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Raising the roof at Tottenham’s new stadium

The roof is currently taking shape at Tottenham Hotspur’s new stadium as the club battles to get the venue finished in time for the start of the next Premier League season.

A key milestone was achieved recently following the completion of the compression ring, the final step before the stadium’s roof structure is raised into place.

The compression ring sits at the back of the four stands and creates an elliptically-shaped ring, which will hold the cable net roof structure.

After the cables have been lifted into position the roof will be covered with 287 glass roof sections and 810 cassettes.

The flying columns that are currently positioned in the stands across the stadium site will form the inner part of the roof and are connected to an upper and a lower tension ring in the centre of the roof.

The tension rings are connected back to the compression ring by 45 radial cables, which are laid out on the tiers in the bowl.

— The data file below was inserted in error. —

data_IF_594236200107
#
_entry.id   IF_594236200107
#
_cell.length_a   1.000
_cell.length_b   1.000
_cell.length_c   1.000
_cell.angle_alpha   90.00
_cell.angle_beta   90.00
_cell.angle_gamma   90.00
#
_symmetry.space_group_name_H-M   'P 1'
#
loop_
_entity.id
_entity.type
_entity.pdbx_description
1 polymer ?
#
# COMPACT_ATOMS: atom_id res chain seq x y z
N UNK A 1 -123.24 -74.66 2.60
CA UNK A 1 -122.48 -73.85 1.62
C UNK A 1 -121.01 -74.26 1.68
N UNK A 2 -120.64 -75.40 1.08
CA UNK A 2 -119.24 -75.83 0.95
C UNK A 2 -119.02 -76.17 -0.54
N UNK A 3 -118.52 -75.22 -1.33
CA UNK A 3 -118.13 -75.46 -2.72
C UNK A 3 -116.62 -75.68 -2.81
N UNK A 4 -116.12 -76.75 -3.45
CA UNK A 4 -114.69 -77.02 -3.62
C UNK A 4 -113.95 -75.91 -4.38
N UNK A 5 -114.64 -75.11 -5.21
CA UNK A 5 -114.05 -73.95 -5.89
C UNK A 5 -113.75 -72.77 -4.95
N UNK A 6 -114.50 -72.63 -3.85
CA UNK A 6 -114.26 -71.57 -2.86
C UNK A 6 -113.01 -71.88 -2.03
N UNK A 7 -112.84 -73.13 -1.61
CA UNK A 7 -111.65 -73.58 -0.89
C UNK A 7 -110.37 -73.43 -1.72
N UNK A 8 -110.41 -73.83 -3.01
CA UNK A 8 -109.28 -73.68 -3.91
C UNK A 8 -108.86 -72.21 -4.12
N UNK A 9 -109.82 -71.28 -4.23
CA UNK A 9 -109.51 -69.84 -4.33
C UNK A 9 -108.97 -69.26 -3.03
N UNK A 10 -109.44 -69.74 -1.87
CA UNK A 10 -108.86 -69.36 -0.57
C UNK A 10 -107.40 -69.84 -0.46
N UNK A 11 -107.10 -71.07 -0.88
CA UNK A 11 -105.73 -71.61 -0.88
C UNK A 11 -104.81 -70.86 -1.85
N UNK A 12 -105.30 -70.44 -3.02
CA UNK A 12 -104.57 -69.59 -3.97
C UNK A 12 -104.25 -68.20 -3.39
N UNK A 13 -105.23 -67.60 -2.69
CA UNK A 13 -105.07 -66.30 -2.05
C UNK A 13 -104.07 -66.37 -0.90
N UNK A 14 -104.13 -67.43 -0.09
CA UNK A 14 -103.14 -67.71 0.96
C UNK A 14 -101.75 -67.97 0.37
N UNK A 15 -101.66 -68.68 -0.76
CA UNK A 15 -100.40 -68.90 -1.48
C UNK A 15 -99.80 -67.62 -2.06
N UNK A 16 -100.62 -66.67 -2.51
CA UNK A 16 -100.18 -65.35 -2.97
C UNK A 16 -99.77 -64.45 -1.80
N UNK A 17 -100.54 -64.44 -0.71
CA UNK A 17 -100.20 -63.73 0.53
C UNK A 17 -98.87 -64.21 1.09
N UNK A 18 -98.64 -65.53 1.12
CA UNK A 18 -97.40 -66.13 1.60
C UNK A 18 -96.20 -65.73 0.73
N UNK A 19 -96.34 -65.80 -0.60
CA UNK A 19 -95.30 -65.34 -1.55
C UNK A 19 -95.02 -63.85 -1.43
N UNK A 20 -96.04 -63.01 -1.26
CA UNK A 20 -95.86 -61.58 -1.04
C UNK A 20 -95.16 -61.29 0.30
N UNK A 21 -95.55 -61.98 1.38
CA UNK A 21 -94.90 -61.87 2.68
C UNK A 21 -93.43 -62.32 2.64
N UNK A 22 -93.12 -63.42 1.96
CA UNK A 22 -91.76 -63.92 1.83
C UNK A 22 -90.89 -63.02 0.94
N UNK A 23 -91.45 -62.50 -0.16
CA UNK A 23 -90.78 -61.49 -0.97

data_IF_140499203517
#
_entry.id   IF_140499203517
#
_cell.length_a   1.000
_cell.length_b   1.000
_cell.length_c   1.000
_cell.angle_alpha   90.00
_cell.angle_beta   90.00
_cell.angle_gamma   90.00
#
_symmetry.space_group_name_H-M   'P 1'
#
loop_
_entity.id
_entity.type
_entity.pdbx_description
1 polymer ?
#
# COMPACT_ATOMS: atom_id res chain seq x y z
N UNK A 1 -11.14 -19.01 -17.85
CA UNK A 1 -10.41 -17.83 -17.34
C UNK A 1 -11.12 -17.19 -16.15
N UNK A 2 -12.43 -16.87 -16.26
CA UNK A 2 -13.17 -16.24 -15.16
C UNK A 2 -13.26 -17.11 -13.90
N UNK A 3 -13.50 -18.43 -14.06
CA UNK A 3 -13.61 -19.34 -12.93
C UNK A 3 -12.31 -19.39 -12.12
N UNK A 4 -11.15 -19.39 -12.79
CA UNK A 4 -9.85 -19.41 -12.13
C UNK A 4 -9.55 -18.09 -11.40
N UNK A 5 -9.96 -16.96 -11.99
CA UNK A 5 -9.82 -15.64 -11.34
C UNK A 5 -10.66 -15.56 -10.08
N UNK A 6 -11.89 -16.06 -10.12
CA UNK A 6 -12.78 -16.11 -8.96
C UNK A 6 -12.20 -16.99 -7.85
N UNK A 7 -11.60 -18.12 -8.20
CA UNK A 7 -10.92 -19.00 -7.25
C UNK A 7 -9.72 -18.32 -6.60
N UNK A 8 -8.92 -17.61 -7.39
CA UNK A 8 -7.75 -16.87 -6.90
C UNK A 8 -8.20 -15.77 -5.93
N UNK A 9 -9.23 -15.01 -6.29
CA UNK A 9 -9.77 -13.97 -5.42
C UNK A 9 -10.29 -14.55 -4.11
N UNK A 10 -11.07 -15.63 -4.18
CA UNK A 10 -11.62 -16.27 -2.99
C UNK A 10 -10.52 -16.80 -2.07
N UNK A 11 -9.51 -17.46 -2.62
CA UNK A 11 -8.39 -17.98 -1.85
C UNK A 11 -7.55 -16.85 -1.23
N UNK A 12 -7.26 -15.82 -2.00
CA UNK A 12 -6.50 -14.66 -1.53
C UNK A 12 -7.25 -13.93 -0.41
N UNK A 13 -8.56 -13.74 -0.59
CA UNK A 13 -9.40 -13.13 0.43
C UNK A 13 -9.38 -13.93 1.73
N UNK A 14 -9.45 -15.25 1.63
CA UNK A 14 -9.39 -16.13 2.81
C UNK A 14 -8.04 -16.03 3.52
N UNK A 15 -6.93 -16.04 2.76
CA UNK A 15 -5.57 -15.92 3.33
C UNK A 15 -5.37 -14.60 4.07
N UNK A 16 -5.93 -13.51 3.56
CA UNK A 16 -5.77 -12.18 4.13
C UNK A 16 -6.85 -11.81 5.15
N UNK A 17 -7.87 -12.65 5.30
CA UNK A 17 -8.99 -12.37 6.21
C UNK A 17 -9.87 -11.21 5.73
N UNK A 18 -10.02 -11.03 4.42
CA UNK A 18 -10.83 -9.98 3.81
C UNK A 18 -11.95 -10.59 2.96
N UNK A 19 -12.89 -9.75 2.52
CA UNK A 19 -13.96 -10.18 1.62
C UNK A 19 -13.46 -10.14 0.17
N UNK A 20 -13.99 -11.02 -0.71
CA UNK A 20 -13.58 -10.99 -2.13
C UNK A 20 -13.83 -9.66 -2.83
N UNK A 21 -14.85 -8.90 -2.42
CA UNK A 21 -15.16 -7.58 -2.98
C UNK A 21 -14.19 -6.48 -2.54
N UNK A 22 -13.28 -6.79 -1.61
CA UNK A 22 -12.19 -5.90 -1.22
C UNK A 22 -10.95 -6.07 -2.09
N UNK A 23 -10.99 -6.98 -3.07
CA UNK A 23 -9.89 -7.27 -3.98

These cables have all been tightened at the same time by strand jacks (lifting jacks attached to the cables) until the roof is sufficiently tensioned to structurally support itself.

The whole process takes a number of weeks and is dependent on weather conditions.

Once in place, the roof will form the highest point of Spurs’ new home.

Key Statistics

  • The roof is made up of 287 glass roof sections and 810 roof cassettes consisting of metal and acoustic panels facing the bowl, and a membrane facing the sky;
  • The structural cables on site measure a total of approximately 10km;
  • When raised, the roof cable structure will weigh 600 tonnes;
  • A force of 20,000 tonnes will be used to lift the roof via the tension cables;
  • 54 flying columns create the support between the upper and lower tension rings;
  • The roof features 324 LED sports lights, (six attached to each flying column), which form the floodlighting for the stadium.